Of course! A lot of label execs and fans of rap scratched their heads at me. Even this day I’ll pull up somewhere and they think I’m the manager or producer. I kind of like it. I like to use Indian samples because I grew up with Indian music. Sometimes I reference Indian things because that’s what I know. I also got validation from a lot of people who I respected so I’d focus on that and keep being good at rap by being me. 

It’s been a bit of a gap between albums for you both in terms of collaborative efforts as well as solo. Was there a specific reason for the hiatus or was it just a matter of wanting to pause, reflect, and work through other creative outlets? Do you ever feel the pressure to create for the sake of creating or for your fans, or is it more about being authentic and following your vision? 

I was a bit exhausted by being an artist. I also had the opportunity to work on strategy for the launch of Spotify India and give a platform for other aspiring artists to live that life. I created again because I felt better - mentally, physically, and spiritually - and had the time between jobs.

Could you talk a little about your creative vision for this album? What are some things that have inspired it compositionally as well as lyrically? Is this going to be something that flips the script and experiments with the sound people have come to expect from you or is it more of you doubling down on what you know and do best? 

I didn’t really have a creative vision. In many ways, we thought of this as a follow-up to my album Nehru Jackets. I got good beats, I picked what I liked, and I sent back songs in less than thirty minutes from a garage in Hicksville where my boy Karan Dhillon would record them.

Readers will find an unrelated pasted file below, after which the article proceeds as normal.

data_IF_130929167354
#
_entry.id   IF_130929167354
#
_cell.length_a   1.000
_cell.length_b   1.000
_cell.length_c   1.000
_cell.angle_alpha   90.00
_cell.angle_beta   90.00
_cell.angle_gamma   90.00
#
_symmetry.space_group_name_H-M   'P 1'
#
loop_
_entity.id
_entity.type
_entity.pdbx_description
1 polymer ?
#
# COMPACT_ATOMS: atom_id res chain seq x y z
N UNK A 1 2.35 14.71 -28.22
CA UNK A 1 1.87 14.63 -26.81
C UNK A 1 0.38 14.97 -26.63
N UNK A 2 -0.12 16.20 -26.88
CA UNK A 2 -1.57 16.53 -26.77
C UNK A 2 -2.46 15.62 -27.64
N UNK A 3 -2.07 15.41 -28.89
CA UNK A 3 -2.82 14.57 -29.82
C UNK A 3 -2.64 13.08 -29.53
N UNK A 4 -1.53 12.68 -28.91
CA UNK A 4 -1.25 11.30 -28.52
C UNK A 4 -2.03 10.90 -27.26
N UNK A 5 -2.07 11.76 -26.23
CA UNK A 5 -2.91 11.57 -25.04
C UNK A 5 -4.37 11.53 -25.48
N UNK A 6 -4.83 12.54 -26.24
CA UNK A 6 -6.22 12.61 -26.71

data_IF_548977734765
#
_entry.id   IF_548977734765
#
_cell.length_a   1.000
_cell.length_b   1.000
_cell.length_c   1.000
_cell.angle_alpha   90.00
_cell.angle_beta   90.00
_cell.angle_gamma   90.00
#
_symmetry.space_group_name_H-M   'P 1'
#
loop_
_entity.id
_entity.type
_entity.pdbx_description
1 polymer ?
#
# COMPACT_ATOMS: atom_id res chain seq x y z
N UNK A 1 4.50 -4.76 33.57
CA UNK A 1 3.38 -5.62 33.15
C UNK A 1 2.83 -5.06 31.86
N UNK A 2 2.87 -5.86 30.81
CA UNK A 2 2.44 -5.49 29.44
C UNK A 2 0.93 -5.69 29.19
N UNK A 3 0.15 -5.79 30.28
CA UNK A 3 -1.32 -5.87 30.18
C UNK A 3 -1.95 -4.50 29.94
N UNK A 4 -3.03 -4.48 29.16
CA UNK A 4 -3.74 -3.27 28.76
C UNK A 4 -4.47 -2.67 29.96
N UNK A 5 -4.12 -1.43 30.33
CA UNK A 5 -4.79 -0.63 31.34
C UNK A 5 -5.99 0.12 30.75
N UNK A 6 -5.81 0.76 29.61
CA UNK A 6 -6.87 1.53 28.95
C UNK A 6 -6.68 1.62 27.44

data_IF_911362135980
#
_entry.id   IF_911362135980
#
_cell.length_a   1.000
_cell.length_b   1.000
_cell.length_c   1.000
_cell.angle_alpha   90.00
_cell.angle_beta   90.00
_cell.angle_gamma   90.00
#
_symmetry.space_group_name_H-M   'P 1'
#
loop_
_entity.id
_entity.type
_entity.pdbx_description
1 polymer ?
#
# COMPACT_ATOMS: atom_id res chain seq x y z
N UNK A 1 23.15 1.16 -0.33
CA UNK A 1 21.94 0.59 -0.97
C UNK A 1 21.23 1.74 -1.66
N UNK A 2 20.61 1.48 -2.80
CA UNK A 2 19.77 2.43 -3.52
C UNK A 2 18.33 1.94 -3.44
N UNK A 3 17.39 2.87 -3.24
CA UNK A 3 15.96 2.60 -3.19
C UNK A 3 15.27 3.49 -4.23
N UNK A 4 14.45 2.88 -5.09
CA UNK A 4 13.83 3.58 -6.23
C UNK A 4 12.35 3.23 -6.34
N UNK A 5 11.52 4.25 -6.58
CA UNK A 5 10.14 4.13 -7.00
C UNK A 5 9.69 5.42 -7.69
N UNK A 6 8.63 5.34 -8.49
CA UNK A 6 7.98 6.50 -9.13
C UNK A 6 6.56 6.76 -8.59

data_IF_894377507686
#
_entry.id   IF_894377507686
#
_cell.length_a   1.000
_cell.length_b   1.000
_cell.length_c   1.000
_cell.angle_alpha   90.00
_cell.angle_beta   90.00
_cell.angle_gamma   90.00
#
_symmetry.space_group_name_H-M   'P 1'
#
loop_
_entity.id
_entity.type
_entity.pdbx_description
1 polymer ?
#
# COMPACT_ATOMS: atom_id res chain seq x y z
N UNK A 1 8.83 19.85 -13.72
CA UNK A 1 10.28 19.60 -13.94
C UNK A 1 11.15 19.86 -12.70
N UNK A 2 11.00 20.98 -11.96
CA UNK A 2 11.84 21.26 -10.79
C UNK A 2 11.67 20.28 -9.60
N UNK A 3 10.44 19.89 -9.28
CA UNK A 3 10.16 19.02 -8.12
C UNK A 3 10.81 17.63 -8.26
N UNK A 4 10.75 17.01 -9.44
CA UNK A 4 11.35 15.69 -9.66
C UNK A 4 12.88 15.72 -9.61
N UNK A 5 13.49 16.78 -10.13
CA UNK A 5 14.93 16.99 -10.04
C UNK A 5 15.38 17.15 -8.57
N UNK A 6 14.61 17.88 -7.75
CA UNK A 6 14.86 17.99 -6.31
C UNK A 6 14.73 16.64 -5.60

You’ve been a part of two incredibly high-profile South Asian origin groups in Das Racist & the Swet Shop Boys. What are some of the most important lessons that you take away from creating in environments where there’s such a diversity of backgrounds, influences and styles? Do you feel it's easier to create when you’re able to bounce ideas off of people within a collective or do you prefer the freedom of going at things on your own? 

Making music with your friends is great. Both of these projects, ‘LAFANDAR’ and 'Veena', which comes out in May, are more like collaborations with producers than a solo album. LAFANDAR’s with Lapgan and Veena's with Sid Vashi.

If you could talk to the Heems from 20 years ago, what would you tell him? Is there anything you’d want to do differently as an artist or personally if you could go back? What’s the most important piece of advice you’d give to young MCs and creatives who are trying to make their mark on the world? 

I’d tell him to work on your yoga practice now. I’d also tell those young MCs and creatives to work on their yoga practice now.

Veena is a brand that clearly has an immense amount of personal significance for you, your family, and your loved ones and there’s a unique intersection of stories and personal narratives with products that come straight from the Indian heartland. Could you speak to this a little more and tell us what we can expect from Veena going into this year?

Veena for me was about making a world that an album lives in rather than just an album. I’m like a little kid in the candy store of culture and want to do everything. With Veena I got to bring all my passions together - design, commerce, fashion, writing, music, health, ayurveda, and cooking. Every drop is a magazine issue with more music, more fashion, and more natural products from India.

LAFANDAR is out now. You can stream it here

You can follow Heems here.